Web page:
This proposal would create a new program called the Opportunity Grant, a pilot project to coordinate aid for families in need. In participating states, the federal government would consolidate up to 11 means-tested programs into one funding stream. Each state would receive the same amount of money as under current law; the project would be deficit neutral. But each state would have more flexibility to integrate public and private assistance and provide customized aid.
Greater Flexibility: Instead of following rigid formulas set by a distant bureaucracy, states would be able to use federal funds to support programs shaped by local conditions, such as case management. And instead of having to sign up for different benefits with different requirements at different locations, each person would receive assistance in one location and in conjunction with an overall plan to help them get off assistance and onto their preferred career track.
Greater Accountability: To participate in the program, each state must write a plan outlining its goals, implementation strategy, and metrics of success. The project would hold both recipients and providers accountable. Able-bodied recipients would have to work or engage in work-related activities. To promote choice and competition among providers, states would accredit governmental and nongovernmental organizations and keep track of their progress. Providers that failed to perform would be disqualified from participating in the future.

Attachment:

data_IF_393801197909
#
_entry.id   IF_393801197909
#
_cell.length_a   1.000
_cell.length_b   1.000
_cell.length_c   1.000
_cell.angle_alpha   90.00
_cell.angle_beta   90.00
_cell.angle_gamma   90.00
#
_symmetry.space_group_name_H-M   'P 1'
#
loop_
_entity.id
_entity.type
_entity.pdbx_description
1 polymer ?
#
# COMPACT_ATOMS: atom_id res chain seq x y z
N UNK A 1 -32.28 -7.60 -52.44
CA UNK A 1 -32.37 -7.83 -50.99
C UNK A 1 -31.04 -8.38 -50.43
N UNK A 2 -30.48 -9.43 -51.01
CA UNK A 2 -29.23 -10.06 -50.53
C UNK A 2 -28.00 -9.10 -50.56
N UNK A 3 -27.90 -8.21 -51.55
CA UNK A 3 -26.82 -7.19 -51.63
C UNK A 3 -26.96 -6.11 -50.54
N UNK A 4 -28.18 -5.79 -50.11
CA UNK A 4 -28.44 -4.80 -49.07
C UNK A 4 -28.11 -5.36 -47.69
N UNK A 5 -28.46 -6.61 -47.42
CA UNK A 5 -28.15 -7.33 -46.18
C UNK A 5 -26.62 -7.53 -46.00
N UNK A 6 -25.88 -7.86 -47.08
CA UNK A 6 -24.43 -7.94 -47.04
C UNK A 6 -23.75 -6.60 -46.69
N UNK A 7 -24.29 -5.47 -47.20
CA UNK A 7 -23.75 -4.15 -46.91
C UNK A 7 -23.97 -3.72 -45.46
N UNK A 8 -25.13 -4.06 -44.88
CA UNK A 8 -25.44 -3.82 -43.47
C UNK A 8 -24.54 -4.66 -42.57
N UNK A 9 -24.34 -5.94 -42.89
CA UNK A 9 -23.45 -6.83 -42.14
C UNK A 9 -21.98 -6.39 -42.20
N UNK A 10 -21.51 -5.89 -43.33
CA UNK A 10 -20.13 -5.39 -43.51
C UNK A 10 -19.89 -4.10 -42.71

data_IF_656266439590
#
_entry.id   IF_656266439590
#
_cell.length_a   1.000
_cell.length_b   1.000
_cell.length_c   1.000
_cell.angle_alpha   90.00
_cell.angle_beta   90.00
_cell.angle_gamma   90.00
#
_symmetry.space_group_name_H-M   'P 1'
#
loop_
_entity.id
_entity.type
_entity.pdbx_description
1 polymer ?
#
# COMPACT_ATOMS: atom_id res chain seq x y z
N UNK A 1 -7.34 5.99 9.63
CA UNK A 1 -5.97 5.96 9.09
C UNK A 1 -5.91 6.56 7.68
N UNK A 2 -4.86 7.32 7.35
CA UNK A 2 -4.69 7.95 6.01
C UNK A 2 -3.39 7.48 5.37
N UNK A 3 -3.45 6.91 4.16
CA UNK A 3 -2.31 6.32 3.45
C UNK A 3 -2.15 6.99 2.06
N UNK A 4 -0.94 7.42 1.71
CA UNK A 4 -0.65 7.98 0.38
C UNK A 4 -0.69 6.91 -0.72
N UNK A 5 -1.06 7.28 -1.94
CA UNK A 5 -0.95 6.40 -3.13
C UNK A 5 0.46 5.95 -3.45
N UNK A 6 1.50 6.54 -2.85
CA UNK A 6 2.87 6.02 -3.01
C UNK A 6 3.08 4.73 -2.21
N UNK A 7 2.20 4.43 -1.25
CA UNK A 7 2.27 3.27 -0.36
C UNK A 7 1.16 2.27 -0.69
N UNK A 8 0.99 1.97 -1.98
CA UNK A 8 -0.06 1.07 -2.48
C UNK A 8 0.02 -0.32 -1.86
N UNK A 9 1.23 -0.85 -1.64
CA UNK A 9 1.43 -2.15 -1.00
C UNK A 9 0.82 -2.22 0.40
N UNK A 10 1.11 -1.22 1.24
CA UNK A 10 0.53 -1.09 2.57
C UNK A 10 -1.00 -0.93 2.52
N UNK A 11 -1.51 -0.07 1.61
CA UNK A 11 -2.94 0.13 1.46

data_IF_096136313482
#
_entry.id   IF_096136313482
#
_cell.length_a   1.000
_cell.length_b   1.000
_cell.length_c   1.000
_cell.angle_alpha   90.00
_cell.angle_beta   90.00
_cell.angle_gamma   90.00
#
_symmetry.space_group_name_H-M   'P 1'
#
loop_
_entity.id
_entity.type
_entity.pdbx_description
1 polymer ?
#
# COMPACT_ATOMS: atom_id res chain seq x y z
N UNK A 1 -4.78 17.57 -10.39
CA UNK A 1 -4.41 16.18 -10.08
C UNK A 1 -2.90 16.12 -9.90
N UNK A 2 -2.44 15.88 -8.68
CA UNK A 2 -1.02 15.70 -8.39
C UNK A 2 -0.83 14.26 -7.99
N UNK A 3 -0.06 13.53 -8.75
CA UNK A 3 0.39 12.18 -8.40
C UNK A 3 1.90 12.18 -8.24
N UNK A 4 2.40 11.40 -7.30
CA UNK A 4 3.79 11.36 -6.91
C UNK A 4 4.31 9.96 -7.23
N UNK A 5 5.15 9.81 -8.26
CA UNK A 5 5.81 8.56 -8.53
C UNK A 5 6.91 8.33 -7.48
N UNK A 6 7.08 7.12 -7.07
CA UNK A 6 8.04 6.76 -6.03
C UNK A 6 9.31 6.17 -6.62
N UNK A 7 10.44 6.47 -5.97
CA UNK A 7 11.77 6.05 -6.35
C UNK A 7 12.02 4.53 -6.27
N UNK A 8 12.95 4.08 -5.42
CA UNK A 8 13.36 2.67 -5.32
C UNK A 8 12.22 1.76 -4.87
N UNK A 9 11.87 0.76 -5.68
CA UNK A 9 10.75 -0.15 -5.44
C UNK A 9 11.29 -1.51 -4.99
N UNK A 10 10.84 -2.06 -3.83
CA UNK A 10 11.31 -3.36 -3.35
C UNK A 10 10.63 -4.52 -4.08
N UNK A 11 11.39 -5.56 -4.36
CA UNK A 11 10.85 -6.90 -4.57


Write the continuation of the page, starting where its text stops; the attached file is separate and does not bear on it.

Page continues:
Protections for the Elderly, the Disabled, and Recipients of Federal Housing Assistance: Participating states must provide the same level of assistance to the elderly and disabled—either by maintaining the current programs or dedicating the same amount of resources to them in the new program. Finally, because of the unique features of federal housing programs, states could choose to maintain those programs separate from their Opportunity Grant funding.
Poverty is a very complex problem, and Washington doesn’t have all the answers. This proposal is not meant to serve as the final word, but to start a conversation all across the country. Anyone with questions or comments about this proposal can contact the committee at ExpandingOpportunity@mail.house.gov.
By opening up the debate, we hope to help the best ideas prevail and to empower our communities to expand opportunity in America.